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How Taking The High Road Helps In The Long Run

By Cory Carlson August 1, 2016

Have you been in a meeting and had the desire to shame someone for his or her error so you look good? Have you purposely wanted to have the best idea so others don’t look as smart as you? Do you have a “work enemy”?

The corporate meeting room or even a conference call can be a very competitive environment if your team is not rowing in the same direction. The reality is if you are the team leader or a key contributor, this culture starts and stops with you. Taking the high road isn’t always easy but it’s always worth it in the end.


David Takes the High Road

In 1 Samuel 23 and 24 we see an incredible way that David took the high road when he was under attack by Saul. David was gaining ground in the recent popularity contest and Saul was getting increasingly jealous even though he was still the king.

Saul couldn’t stand it any longer, so he went on a mission to find David and kill him. However, in 1 Samuel 24:3 we see David actually having a chance to kill Saul! The Bible says Saul went into the cave to “relieve himself” (yes, that’s what you imagine it to be!) and David was in the cave with his men relaxing. In this moment, David had the perfect opportunity to kill Saul first, but instead we see he quietly cut off a corner piece of his robe!

After Saul exited the cave, David followed him out and confronted him in private. David’s words were calm and taken from a position of humility. He showed Saul the corner of his robe to demonstrate that he could have chosen a more extreme way to handle the situation.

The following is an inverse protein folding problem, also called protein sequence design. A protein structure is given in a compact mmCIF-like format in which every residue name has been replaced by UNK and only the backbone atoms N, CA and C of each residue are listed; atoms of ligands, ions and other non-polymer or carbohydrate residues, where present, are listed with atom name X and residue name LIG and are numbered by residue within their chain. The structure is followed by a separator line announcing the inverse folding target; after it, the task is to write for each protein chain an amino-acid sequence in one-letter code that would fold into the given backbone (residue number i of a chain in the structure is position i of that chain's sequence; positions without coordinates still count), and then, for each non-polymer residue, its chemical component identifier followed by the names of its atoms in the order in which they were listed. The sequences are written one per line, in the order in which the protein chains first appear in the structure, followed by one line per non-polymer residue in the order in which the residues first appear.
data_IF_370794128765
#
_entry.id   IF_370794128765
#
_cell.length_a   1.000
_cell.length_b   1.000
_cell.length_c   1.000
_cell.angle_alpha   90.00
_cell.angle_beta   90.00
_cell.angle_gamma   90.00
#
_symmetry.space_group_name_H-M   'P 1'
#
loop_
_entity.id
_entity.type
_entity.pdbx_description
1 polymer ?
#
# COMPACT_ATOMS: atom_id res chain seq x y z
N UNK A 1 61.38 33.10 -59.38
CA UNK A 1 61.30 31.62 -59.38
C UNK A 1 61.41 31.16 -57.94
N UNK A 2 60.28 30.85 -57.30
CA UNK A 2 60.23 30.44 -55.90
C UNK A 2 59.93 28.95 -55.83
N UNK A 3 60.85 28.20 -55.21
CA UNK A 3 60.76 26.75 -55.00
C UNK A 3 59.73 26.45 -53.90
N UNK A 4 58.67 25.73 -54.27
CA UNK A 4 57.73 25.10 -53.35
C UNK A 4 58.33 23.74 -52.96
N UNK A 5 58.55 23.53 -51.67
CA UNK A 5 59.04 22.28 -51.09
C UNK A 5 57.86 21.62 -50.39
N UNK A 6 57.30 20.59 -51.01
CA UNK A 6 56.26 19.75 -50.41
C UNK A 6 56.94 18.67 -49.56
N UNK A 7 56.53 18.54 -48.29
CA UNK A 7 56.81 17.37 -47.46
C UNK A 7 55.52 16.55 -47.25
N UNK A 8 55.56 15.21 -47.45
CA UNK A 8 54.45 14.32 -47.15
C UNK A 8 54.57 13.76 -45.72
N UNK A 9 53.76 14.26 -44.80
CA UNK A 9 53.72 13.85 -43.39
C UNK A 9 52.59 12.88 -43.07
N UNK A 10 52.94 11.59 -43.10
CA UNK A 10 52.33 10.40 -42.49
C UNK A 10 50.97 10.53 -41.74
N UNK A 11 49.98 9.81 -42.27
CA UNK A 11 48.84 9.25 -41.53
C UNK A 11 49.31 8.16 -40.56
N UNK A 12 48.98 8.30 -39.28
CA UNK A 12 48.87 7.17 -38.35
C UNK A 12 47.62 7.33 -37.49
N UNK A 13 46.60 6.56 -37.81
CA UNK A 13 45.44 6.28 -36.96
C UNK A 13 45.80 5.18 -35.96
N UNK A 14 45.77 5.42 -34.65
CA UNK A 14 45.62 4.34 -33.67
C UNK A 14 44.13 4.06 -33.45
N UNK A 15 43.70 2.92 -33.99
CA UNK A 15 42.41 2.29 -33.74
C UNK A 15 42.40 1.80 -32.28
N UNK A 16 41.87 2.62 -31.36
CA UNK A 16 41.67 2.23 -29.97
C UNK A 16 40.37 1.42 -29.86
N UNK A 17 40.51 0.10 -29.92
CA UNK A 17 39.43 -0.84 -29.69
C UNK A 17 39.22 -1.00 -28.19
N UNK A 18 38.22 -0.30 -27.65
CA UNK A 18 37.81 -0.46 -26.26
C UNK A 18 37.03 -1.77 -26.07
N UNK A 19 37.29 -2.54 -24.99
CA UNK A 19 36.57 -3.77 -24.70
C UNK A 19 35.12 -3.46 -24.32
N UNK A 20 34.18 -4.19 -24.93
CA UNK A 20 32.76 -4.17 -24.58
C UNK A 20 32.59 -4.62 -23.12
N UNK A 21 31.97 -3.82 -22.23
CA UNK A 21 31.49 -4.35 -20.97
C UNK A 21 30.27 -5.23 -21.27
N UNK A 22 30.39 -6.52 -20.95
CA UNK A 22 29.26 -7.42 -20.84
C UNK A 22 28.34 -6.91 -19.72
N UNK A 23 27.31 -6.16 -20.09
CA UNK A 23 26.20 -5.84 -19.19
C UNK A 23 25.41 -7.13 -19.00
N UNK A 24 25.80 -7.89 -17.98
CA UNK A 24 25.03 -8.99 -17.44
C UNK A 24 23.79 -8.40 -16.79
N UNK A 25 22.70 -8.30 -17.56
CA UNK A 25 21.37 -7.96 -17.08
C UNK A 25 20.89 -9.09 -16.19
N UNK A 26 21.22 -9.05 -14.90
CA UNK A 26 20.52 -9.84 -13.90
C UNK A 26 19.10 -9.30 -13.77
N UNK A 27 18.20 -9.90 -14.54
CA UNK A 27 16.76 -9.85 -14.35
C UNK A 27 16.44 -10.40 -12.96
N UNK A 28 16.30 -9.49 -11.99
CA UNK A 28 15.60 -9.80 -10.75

In the end, David chose the high road as he didn’t manipulate or control his way to the crown but communicated to Saul with character that was actually fit for a king.

 

Your Own High Road Journey

Often in our daily lives somebody is gaining momentum compared to what we think we are experiencing. Maybe they seem to be climbing the corporate ladder faster than us, or always seem to have that great new idea. Whatever it is, consider that the real opportunity in front of you may be more internal than external.

So the next time your “work enemy” walks into a meeting slightly unprepared think twice on the response you will take, and how you will go about confronting their behavior. Or the next time you have the opportunity to take advantage of a co-worker in a weak position, think about how that will actually make you look.

In the end, you will do more good for your work culture by being a person of high character combined with your high competency, rather than trying to exploit the situation and/or person at hand.

Take advantage of the true growth opportunity within you!

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